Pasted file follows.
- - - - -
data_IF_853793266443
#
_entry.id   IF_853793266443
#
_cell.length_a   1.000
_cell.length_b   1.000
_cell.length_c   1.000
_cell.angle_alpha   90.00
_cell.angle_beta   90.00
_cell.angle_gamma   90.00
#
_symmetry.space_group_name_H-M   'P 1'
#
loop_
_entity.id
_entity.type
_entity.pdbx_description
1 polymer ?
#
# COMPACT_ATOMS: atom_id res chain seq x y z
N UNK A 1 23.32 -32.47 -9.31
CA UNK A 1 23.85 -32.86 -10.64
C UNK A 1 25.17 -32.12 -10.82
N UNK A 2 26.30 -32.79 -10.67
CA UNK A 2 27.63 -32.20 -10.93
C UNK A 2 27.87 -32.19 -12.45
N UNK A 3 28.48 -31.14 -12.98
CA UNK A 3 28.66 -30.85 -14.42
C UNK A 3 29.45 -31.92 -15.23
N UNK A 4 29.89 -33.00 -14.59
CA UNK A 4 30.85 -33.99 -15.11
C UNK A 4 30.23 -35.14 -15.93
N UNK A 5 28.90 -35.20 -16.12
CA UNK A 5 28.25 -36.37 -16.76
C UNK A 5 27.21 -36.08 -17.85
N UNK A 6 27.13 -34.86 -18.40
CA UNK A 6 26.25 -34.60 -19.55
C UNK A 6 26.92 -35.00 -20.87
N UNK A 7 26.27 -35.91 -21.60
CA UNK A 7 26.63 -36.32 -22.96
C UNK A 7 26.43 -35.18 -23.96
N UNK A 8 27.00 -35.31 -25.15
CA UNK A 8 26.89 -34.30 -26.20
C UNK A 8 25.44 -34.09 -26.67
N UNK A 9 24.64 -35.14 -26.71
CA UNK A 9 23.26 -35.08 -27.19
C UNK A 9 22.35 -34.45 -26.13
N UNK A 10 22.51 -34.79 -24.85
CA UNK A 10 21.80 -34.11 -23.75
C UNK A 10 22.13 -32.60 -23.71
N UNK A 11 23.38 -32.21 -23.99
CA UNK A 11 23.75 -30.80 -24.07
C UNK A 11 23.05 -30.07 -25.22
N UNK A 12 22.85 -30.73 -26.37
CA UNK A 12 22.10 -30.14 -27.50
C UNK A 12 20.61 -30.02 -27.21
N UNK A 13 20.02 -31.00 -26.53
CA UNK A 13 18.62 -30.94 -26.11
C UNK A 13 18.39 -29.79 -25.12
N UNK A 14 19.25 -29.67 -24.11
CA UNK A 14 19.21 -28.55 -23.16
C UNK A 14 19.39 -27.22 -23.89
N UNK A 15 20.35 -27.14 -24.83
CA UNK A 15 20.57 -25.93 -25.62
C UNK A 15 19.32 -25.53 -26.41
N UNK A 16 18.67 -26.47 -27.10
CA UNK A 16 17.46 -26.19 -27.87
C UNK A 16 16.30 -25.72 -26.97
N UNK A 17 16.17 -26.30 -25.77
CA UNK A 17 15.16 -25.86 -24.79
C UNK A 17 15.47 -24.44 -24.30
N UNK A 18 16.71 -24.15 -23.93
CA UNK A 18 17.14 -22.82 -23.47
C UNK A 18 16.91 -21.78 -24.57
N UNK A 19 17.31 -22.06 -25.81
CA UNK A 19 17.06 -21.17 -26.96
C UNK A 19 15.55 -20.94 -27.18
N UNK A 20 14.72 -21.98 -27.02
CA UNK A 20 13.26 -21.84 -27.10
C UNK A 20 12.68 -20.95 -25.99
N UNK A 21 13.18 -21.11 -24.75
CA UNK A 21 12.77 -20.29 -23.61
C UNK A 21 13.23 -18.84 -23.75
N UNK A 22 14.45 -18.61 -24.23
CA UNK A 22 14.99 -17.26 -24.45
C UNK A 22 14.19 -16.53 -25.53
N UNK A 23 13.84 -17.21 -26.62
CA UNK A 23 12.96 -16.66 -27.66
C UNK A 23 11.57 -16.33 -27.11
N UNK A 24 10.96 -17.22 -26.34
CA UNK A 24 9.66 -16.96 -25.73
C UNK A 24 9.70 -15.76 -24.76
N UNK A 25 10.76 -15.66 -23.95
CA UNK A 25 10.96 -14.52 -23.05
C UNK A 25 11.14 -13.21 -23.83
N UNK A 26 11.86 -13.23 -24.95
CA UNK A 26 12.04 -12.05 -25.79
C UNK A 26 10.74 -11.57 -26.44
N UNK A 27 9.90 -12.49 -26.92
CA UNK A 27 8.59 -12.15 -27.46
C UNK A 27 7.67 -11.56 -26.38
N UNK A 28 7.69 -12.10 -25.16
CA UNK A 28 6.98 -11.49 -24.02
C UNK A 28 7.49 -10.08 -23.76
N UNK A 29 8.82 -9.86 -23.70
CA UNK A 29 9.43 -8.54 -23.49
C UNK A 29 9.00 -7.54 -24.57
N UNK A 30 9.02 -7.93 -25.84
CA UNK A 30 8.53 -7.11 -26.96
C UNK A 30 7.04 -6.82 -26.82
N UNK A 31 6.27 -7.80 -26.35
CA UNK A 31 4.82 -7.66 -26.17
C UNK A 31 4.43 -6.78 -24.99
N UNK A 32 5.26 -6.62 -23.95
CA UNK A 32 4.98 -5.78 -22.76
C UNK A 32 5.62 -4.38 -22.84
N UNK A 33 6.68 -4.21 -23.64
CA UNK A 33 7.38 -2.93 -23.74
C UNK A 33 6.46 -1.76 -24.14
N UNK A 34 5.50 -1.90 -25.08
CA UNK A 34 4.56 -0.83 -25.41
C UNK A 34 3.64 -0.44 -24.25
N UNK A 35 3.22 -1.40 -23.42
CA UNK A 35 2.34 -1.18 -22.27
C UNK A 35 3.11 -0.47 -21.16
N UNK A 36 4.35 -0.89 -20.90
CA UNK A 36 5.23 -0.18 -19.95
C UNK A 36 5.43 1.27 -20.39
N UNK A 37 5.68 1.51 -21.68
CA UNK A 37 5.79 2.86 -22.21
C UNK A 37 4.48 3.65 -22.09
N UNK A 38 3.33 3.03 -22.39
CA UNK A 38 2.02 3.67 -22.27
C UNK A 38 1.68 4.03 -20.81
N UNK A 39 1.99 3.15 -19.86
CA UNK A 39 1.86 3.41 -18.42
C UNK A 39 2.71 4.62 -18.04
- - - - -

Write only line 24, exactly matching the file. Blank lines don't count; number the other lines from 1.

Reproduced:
N UNK A 2 26.30 -32.79 -10.67